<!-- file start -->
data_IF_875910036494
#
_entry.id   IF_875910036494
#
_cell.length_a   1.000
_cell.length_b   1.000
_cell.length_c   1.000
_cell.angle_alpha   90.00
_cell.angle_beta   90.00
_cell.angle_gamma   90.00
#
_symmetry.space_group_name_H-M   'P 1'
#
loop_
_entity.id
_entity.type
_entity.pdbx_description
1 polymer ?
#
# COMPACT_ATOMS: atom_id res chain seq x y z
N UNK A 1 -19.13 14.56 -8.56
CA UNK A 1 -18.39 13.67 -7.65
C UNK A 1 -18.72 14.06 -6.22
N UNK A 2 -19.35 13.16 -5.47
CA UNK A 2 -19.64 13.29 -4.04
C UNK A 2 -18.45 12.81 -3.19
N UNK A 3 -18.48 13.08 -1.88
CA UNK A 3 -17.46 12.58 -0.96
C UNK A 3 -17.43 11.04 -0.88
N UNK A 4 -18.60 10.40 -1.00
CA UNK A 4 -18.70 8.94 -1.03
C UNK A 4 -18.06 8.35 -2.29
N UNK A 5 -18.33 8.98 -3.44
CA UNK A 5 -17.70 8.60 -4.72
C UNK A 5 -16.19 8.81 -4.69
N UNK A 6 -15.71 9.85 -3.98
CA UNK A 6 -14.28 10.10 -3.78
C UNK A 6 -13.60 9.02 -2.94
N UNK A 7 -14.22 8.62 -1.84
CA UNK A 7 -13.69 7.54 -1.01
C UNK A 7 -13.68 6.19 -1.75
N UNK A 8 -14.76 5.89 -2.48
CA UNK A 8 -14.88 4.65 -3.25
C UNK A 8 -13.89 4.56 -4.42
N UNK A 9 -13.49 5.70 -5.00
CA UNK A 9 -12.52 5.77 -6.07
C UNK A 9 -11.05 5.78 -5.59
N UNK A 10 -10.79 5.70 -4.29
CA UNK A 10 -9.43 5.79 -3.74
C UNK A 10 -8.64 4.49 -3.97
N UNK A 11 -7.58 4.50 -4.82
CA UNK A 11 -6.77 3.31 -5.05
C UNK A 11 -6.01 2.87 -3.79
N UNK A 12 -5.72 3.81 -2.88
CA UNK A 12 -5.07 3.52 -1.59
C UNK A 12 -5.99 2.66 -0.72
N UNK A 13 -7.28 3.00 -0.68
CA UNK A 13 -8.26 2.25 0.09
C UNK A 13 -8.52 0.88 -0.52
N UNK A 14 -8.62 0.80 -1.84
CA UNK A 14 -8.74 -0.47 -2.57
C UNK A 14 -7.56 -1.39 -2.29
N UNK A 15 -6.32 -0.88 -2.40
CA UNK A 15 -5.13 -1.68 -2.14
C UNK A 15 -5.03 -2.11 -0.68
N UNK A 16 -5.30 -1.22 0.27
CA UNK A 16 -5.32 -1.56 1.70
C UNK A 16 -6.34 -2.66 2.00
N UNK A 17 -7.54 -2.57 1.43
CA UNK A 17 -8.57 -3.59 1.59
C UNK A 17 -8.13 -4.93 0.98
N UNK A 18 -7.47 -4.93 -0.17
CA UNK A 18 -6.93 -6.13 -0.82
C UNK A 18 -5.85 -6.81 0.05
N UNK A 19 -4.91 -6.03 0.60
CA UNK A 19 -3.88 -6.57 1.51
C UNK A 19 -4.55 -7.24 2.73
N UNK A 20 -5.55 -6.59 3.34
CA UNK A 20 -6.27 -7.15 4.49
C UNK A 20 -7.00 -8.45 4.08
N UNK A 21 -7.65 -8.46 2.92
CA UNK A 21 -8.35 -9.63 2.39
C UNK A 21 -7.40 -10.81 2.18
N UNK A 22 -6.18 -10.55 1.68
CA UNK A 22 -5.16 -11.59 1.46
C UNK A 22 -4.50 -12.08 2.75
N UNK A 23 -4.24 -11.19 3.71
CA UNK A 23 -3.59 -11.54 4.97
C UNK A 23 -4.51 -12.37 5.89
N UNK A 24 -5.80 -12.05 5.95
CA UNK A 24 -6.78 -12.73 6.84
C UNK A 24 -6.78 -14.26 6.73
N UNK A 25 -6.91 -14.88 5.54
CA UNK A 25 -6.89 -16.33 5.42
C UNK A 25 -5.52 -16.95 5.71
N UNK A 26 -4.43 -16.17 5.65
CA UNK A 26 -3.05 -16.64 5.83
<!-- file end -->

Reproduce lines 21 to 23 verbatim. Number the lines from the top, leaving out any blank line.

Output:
N UNK A 1 -19.13 14.56 -8.56
CA UNK A 1 -18.39 13.67 -7.65
C UNK A 1 -18.72 14.06 -6.22